Monday, October 11, 2010

The late greats

It's funny because just a couple weeks ago I was talking to someone about how Sam's Mom did not admit that I was stronger than she was until I was something like 17 years old. Now, granted, I didn't spend a lot of time working on my upper body strength in high school or anything, unless you count holding up my horn in marching band. And, granted, Sam's Mom has always been above average when it comes to physical strength. However, Sam's Mom is also kind of petite, like so petite that she does not meet the minimum weight requirement to take a Segway tour of San Francisco, which is something hasn't been a concern for me since I was about 10. Anyway, whoever I was talking to and I decided that this is an understandable impulse--after all, Sam's Mom created me and watched me grow since I was just a baby, so maybe it was hard to get used to idea that this creature that popped out of her so many years ago was now fully grown, way larger than her, and wearing size 34 pants.

This is exactly how I feel about the tomato plants in my backyard, three of which ended up growing taller than I am. I saw you when you were four inches tall and I nurtured you and I spread Chickity Doo Doo on you. It's not cool that I now have to jump to grab fruit from you. However, it is cool that all five of my tomato plants are currently bursting with a dozen new fruits every morning as a result of this lovely Oakland indian summer. This is the moment I was waiting for to make the sun gold tomato gazpacho from Ad Hoc At Home.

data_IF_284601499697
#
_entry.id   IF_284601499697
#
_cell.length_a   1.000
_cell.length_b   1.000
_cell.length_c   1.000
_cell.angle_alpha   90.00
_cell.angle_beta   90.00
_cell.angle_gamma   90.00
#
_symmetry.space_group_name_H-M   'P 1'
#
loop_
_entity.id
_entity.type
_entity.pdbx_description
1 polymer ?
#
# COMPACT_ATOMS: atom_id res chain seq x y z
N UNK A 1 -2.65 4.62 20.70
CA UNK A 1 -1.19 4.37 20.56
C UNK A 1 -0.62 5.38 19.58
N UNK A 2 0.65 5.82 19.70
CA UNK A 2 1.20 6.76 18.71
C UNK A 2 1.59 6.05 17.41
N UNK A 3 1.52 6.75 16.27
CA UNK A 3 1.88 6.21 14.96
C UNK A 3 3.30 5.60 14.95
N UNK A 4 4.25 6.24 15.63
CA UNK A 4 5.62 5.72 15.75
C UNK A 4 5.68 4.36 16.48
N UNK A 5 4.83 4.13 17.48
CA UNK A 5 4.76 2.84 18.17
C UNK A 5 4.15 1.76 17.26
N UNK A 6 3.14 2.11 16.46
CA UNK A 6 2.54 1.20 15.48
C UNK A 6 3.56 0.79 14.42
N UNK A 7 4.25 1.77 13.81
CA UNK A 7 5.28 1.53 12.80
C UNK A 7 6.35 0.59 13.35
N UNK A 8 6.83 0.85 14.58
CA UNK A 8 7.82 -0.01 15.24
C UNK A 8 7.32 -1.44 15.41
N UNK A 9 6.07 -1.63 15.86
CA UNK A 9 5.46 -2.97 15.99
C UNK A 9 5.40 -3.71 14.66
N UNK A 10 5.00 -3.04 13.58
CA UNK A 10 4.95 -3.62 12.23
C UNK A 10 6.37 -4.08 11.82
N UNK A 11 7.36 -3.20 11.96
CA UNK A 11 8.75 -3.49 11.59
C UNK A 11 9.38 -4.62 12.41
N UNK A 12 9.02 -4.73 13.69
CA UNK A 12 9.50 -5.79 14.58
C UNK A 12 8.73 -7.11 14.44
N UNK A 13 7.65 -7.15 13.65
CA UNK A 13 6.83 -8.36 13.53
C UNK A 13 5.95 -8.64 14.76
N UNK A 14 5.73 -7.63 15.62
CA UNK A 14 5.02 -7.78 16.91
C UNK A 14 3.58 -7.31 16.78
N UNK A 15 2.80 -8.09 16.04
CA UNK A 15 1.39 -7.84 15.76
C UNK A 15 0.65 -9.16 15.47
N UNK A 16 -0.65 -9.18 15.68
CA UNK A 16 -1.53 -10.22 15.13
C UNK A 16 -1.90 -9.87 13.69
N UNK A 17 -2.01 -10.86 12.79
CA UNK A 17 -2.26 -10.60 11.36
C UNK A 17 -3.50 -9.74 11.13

Unfortunately I ended up making that a few weeks ago for a dinner party because, seriously, I could not wait any longer. All over the country, but especially in California, tomatoes just seem to be incredibly, incredibly late this year. It's the middle of October (oh my God is it the middle of October?) and my Early Girls, which, as their name suggests, are supposed to be enjoyed early in tomato season, are just now starting to ripen. Worse, a couple of my plants have been stricken by fusarium or something like it, which means it's a race between fruit and fungus (it feels like there is some sort of Congressional race I could reference here) to see how many ripe tomatoes I get before the disease takes hold. Luckily, my plants are huge and wear size 34 pants, so it's gonna take quite a while before the fungus reaches the top.

And really, who cares about the time of the season? Instead of tomato and melon salad I get baked eggs with sun gold salsa in the morning. Instead of gazpacho I get quick fresh tomato sauces over orzo. How bad can that be?

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